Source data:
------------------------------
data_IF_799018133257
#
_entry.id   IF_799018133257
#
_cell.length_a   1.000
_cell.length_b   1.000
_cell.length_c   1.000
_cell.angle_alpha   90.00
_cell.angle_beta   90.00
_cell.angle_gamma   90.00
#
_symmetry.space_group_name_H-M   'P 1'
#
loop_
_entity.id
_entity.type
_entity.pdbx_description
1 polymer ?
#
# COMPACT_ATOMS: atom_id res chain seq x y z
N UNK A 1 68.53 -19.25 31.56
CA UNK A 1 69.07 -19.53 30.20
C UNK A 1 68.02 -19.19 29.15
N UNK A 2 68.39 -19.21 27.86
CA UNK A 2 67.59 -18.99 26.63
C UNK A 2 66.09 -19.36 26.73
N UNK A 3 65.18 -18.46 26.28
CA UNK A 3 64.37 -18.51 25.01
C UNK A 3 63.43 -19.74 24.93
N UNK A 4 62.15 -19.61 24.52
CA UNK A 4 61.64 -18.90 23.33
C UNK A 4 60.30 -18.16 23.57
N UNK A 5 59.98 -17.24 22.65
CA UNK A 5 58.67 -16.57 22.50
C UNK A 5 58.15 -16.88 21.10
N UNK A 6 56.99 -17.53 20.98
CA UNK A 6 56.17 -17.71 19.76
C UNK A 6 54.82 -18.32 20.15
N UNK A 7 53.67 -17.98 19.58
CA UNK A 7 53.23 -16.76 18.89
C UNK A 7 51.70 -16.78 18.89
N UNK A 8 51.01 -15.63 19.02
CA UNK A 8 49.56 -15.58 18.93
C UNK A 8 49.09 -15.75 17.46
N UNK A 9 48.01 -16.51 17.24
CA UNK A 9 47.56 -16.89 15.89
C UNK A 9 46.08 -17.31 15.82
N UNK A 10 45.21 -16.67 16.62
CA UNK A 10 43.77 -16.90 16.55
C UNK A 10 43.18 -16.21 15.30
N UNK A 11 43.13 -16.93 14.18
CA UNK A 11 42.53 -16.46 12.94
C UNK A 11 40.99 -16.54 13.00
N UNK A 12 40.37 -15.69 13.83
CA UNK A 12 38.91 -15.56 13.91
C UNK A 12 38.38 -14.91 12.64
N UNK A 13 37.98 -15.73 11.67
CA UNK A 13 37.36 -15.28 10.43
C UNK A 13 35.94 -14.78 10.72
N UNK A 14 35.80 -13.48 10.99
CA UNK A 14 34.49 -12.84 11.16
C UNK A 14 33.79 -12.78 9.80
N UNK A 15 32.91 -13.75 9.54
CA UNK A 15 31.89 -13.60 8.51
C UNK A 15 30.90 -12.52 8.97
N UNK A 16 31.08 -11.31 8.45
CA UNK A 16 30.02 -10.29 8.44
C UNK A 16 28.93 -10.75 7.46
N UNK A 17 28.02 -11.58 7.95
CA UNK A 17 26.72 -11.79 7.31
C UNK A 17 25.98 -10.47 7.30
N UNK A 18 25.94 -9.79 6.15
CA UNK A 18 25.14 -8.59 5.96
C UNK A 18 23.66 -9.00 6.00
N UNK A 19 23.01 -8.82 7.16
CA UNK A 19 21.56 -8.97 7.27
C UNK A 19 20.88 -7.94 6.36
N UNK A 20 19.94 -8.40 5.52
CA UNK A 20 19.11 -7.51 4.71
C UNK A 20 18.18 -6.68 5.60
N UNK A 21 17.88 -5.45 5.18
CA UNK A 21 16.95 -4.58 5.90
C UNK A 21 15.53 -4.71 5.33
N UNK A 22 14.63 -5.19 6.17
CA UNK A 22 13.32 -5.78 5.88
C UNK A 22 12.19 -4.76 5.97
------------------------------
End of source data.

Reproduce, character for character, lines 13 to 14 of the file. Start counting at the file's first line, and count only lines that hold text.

#
loop_